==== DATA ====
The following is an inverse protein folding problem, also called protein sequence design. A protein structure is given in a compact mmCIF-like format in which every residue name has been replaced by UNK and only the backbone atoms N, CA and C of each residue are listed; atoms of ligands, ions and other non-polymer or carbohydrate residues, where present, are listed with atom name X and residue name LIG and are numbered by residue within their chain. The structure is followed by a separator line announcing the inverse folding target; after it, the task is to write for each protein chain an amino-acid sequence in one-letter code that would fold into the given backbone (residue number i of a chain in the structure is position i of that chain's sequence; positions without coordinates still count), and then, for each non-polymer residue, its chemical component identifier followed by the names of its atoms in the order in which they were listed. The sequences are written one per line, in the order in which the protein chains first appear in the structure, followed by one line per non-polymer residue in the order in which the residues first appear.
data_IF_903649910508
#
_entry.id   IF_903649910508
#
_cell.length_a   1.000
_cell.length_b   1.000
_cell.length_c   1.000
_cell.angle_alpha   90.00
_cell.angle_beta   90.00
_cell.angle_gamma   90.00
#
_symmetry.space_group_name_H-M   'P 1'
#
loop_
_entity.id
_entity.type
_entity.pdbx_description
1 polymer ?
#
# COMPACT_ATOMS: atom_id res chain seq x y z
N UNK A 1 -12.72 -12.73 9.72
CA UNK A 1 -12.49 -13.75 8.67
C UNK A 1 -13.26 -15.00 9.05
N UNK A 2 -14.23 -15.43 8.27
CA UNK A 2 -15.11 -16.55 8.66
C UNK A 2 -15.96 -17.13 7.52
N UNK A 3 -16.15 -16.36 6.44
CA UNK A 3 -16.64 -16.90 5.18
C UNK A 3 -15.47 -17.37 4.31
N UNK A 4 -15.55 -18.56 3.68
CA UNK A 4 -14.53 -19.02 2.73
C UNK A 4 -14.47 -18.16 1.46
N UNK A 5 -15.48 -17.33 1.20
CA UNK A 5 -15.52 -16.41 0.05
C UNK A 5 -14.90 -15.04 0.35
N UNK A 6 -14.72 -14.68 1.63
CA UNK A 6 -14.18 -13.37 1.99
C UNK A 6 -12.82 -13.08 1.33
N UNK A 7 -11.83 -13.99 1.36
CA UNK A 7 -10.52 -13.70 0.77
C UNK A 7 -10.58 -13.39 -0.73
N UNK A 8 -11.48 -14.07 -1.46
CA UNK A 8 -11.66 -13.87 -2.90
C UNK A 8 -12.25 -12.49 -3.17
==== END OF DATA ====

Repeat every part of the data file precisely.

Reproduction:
The following is an inverse protein folding problem, also called protein sequence design. A protein structure is given in a compact mmCIF-like format in which every residue name has been replaced by UNK and only the backbone atoms N, CA and C of each residue are listed; atoms of ligands, ions and other non-polymer or carbohydrate residues, where present, are listed with atom name X and residue name LIG and are numbered by residue within their chain. The structure is followed by a separator line announcing the inverse folding target; after it, the task is to write for each protein chain an amino-acid sequence in one-letter code that would fold into the given backbone (residue number i of a chain in the structure is position i of that chain's sequence; positions without coordinates still count), and then, for each non-polymer residue, its chemical component identifier followed by the names of its atoms in the order in which they were listed. The sequences are written one per line, in the order in which the protein chains first appear in the structure, followed by one line per non-polymer residue in the order in which the residues first appear.
data_IF_903649910508
#
_entry.id   IF_903649910508
#
_cell.length_a   1.000
_cell.length_b   1.000
_cell.length_c   1.000
_cell.angle_alpha   90.00
_cell.angle_beta   90.00
_cell.angle_gamma   90.00
#
_symmetry.space_group_name_H-M   'P 1'
#
loop_
_entity.id
_entity.type
_entity.pdbx_description
1 polymer ?
#
# COMPACT_ATOMS: atom_id res chain seq x y z
N UNK A 1 -12.72 -12.73 9.72
CA UNK A 1 -12.49 -13.75 8.67
C UNK A 1 -13.26 -15.00 9.05
N UNK A 2 -14.23 -15.43 8.27
CA UNK A 2 -15.11 -16.55 8.66
C UNK A 2 -15.96 -17.13 7.52
N UNK A 3 -16.15 -16.36 6.44
CA UNK A 3 -16.64 -16.90 5.18
C UNK A 3 -15.47 -17.37 4.31
N UNK A 4 -15.55 -18.56 3.68
CA UNK A 4 -14.53 -19.02 2.73
C UNK A 4 -14.47 -18.16 1.46
N UNK A 5 -15.48 -17.33 1.20
CA UNK A 5 -15.52 -16.41 0.05
C UNK A 5 -14.90 -15.04 0.35
N UNK A 6 -14.72 -14.68 1.63
CA UNK A 6 -14.18 -13.37 1.99
C UNK A 6 -12.82 -13.08 1.33
N UNK A 7 -11.83 -13.99 1.36
CA UNK A 7 -10.52 -13.70 0.77
C UNK A 7 -10.58 -13.39 -0.73
N UNK A 8 -11.48 -14.07 -1.46
CA UNK A 8 -11.66 -13.87 -2.90
C UNK A 8 -12.25 -12.49 -3.17